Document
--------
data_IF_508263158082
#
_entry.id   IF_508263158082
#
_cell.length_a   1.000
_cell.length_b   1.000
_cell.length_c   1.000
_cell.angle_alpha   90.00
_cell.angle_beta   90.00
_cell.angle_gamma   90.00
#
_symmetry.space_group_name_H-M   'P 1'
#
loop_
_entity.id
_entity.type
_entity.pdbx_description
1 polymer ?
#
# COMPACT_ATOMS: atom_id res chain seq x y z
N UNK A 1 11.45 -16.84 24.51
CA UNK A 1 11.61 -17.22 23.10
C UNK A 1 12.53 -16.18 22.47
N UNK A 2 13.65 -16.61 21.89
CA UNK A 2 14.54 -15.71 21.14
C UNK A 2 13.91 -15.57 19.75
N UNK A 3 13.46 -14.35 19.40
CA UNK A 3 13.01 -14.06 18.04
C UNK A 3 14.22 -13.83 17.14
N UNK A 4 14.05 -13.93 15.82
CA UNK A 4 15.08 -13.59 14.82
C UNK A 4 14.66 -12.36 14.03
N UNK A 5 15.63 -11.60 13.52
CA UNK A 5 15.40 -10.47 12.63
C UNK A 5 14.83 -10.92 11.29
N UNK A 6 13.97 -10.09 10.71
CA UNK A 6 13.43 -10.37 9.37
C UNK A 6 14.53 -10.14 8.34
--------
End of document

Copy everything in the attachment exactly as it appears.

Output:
data_IF_508263158082
#
_entry.id   IF_508263158082
#
_cell.length_a   1.000
_cell.length_b   1.000
_cell.length_c   1.000
_cell.angle_alpha   90.00
_cell.angle_beta   90.00
_cell.angle_gamma   90.00
#
_symmetry.space_group_name_H-M   'P 1'
#
loop_
_entity.id
_entity.type
_entity.pdbx_description
1 polymer ?
#
# COMPACT_ATOMS: atom_id res chain seq x y z
N UNK A 1 11.45 -16.84 24.51
CA UNK A 1 11.61 -17.22 23.10
C UNK A 1 12.53 -16.18 22.47
N UNK A 2 13.65 -16.61 21.89
CA UNK A 2 14.54 -15.71 21.14
C UNK A 2 13.91 -15.57 19.75
N UNK A 3 13.46 -14.35 19.40
CA UNK A 3 13.01 -14.06 18.04
C UNK A 3 14.22 -13.83 17.14
N UNK A 4 14.05 -13.93 15.82
CA UNK A 4 15.08 -13.59 14.82
C UNK A 4 14.66 -12.36 14.03
N UNK A 5 15.63 -11.60 13.52
CA UNK A 5 15.40 -10.47 12.63
C UNK A 5 14.83 -10.92 11.29
N UNK A 6 13.97 -10.09 10.71
CA UNK A 6 13.43 -10.37 9.37
C UNK A 6 14.53 -10.14 8.34